Here’s just one image that Hasbrouck put together to illustrate what the system looks like.

He’ll be presenting his travel surveillance talk here at Cato at noon on April 2nd. We’ll also be discussing the new public notice on airport strip-search machines issued by the TSA earlier this week.

Register now for Travel Surveillance, Traveler Intrusion.

Slow and Steady Progress on TSA Strip-Search Policy

Having pled before the D.C. Circuit Court of Appeals that doing a notice-and-comment rulemaking on its strip-search machine policy is difficult and expensive, the Transportation Security Administration is dropping a cool quarter-billion dollars on new strip-search machines. That’s quite a fixation the TSA has, putting spending on new gadgets ahead of following the law.

But the writing is on the wall for the practice of putting travelers through strip-search machines and prison-style pat-downs at the government checkpoints in American airports.

On Tuesday, the D.C. Circuit ruled against a petition to have the court force TSA to move forward with taking public comments as required by law. The language of the order signals the court’s expectation, though, that the TSA will get this done, quoting the TSA’s language and, well, saying as much.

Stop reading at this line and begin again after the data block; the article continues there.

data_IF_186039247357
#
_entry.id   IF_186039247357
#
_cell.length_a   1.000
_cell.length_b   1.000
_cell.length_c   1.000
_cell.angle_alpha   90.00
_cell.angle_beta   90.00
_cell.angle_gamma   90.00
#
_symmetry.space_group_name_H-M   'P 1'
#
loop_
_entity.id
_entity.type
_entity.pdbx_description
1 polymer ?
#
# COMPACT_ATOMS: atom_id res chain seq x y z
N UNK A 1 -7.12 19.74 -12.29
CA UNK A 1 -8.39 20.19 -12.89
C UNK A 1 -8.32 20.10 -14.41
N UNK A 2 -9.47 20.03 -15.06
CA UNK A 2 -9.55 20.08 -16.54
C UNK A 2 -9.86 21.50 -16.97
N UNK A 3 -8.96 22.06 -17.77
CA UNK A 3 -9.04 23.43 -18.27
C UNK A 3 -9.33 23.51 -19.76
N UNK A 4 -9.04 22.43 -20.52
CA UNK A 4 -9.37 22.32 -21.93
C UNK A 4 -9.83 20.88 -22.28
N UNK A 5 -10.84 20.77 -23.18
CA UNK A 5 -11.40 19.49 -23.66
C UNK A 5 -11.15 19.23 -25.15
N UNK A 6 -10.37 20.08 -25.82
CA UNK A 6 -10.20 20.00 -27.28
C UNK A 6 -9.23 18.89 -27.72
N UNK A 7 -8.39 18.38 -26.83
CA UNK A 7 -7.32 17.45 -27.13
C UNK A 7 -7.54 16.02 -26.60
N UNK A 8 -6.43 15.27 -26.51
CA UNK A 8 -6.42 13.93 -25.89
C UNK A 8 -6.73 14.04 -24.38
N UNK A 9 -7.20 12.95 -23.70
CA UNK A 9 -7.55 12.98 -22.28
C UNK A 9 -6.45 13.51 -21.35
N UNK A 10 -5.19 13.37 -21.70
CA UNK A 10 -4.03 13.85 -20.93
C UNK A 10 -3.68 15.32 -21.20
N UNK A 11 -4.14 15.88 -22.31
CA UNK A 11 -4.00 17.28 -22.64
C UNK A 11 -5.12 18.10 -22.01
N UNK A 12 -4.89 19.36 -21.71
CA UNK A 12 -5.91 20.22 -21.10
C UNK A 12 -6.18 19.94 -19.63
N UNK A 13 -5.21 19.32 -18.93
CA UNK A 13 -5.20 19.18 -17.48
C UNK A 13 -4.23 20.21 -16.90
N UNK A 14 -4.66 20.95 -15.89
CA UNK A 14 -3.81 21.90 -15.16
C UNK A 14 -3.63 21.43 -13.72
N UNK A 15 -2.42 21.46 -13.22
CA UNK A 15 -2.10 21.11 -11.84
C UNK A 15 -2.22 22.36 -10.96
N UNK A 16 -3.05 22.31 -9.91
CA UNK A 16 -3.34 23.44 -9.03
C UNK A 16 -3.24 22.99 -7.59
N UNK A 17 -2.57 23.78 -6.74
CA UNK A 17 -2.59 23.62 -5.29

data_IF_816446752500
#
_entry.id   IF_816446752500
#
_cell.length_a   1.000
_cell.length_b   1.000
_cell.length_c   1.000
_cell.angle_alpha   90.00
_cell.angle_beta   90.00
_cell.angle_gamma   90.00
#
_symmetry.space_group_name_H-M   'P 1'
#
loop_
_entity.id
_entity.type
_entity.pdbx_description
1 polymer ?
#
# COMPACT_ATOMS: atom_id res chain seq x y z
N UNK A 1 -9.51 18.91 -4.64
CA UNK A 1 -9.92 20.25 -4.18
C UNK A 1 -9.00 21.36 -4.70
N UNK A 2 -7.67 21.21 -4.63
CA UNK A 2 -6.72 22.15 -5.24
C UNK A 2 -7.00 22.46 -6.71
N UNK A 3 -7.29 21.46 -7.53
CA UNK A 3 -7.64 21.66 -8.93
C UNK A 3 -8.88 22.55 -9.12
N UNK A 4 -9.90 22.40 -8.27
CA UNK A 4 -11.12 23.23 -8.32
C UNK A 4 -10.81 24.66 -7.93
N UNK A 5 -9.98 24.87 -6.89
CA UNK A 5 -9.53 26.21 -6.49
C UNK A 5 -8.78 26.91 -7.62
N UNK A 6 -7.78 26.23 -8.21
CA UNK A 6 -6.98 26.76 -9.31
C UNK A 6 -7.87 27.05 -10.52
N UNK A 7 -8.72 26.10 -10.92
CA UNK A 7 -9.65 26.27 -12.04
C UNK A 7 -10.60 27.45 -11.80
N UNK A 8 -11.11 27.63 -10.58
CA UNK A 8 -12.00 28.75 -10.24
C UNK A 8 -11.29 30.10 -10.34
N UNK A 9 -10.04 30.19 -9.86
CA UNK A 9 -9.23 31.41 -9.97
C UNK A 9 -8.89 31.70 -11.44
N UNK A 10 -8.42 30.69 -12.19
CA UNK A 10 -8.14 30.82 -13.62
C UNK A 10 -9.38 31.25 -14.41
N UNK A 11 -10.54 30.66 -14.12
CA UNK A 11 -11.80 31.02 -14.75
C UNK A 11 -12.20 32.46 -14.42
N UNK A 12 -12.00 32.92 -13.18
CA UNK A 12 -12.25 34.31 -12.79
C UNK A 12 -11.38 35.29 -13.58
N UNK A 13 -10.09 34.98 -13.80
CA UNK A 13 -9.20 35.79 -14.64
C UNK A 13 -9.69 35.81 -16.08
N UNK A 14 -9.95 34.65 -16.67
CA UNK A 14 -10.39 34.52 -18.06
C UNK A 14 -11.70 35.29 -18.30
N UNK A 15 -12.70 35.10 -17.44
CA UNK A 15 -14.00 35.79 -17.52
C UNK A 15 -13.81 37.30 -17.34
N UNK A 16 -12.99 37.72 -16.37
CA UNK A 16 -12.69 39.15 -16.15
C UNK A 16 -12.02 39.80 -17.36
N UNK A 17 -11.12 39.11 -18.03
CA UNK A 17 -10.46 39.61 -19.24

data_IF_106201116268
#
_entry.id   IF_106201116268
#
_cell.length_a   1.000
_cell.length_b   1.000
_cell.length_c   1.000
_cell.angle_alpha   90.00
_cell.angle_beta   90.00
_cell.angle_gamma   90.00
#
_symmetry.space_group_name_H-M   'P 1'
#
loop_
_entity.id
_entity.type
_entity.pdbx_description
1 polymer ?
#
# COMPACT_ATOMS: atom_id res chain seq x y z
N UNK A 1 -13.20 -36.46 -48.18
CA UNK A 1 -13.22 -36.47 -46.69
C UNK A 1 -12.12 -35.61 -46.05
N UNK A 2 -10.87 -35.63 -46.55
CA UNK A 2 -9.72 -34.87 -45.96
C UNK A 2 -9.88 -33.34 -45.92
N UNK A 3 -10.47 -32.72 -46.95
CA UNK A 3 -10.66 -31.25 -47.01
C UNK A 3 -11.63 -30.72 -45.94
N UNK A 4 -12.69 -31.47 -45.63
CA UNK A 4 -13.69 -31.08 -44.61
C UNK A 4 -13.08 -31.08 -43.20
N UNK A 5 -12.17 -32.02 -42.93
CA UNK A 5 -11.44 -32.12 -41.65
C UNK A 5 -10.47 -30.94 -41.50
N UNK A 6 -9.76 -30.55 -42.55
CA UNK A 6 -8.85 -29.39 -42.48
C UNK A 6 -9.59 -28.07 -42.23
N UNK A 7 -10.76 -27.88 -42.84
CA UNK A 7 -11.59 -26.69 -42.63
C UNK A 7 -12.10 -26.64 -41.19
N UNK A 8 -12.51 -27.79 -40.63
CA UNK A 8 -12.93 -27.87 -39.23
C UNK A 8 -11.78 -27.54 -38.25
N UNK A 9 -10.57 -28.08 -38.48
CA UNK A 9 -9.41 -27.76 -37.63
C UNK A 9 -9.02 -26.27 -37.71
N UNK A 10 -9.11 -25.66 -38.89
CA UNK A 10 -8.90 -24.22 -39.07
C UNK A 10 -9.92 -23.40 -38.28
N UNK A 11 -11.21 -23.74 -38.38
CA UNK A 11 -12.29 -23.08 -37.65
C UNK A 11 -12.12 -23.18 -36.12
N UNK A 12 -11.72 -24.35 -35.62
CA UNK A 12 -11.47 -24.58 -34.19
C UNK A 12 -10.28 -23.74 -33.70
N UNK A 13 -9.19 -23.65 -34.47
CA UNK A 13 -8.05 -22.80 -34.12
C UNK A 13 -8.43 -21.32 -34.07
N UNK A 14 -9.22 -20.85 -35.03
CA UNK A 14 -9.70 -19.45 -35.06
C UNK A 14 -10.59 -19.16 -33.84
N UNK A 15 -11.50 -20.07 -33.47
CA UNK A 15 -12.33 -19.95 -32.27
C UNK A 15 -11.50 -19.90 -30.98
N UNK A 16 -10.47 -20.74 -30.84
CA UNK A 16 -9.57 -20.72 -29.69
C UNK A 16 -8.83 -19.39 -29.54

ORDERED that the petition for writ of mandamus be denied in light of the Government’s representation that “the process of finalizing the AIT Rulemaking documents so that the NPRM may be published is expected to be complete by or before the end of February 2013.” Accordingly, we expect that the NPRM will be published before the end of March 2013.

Generous court — it gave the TSA an extra month.

I imagine the folks at EPIC are preparing a filing for April 1st. No foolin’, there will be a public push to go along with it, as large or larger than the most recent.

The TSA knows it can only carry on so long in contempt of the law and the court. I expect the rulemaking documents will issue by midnight on March 31st, even if a special Sunday edition of the Federal Register has to be published to do it.